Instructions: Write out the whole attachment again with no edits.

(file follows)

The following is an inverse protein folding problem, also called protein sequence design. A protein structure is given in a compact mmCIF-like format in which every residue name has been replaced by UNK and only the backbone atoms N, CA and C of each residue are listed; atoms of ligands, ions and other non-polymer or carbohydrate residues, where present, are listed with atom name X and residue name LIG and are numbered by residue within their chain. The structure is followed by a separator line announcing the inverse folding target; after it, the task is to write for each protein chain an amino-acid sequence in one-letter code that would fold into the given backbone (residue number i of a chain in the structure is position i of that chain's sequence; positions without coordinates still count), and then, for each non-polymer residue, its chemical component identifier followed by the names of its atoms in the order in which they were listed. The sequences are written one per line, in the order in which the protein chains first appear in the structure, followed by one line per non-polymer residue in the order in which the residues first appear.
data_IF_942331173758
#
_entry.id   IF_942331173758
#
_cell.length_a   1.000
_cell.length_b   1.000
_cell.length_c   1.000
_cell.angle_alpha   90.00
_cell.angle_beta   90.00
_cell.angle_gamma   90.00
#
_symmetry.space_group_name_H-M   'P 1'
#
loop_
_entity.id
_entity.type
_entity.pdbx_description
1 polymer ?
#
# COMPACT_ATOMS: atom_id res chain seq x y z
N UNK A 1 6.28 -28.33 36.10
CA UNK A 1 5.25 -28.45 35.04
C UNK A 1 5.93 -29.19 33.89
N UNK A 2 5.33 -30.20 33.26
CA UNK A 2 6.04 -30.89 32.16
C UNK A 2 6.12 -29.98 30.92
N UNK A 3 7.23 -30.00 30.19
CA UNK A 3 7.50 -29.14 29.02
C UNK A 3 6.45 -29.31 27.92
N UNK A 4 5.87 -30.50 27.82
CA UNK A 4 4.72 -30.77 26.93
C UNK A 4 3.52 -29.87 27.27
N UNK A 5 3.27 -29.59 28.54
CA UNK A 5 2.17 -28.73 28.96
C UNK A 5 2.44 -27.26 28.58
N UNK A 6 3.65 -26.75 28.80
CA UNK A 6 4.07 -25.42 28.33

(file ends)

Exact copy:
The following is an inverse protein folding problem, also called protein sequence design. A protein structure is given in a compact mmCIF-like format in which every residue name has been replaced by UNK and only the backbone atoms N, CA and C of each residue are listed; atoms of ligands, ions and other non-polymer or carbohydrate residues, where present, are listed with atom name X and residue name LIG and are numbered by residue within their chain. The structure is followed by a separator line announcing the inverse folding target; after it, the task is to write for each protein chain an amino-acid sequence in one-letter code that would fold into the given backbone (residue number i of a chain in the structure is position i of that chain's sequence; positions without coordinates still count), and then, for each non-polymer residue, its chemical component identifier followed by the names of its atoms in the order in which they were listed. The sequences are written one per line, in the order in which the protein chains first appear in the structure, followed by one line per non-polymer residue in the order in which the residues first appear.
data_IF_942331173758
#
_entry.id   IF_942331173758
#
_cell.length_a   1.000
_cell.length_b   1.000
_cell.length_c   1.000
_cell.angle_alpha   90.00
_cell.angle_beta   90.00
_cell.angle_gamma   90.00
#
_symmetry.space_group_name_H-M   'P 1'
#
loop_
_entity.id
_entity.type
_entity.pdbx_description
1 polymer ?
#
# COMPACT_ATOMS: atom_id res chain seq x y z
N UNK A 1 6.28 -28.33 36.10
CA UNK A 1 5.25 -28.45 35.04
C UNK A 1 5.93 -29.19 33.89
N UNK A 2 5.33 -30.20 33.26
CA UNK A 2 6.04 -30.89 32.16
C UNK A 2 6.12 -29.98 30.92
N UNK A 3 7.23 -30.00 30.19
CA UNK A 3 7.50 -29.14 29.02
C UNK A 3 6.45 -29.31 27.92
N UNK A 4 5.87 -30.50 27.82
CA UNK A 4 4.72 -30.77 26.93
C UNK A 4 3.52 -29.87 27.27
N UNK A 5 3.27 -29.59 28.54
CA UNK A 5 2.17 -28.73 28.96
C UNK A 5 2.44 -27.26 28.58
N UNK A 6 3.65 -26.75 28.80
CA UNK A 6 4.07 -25.42 28.33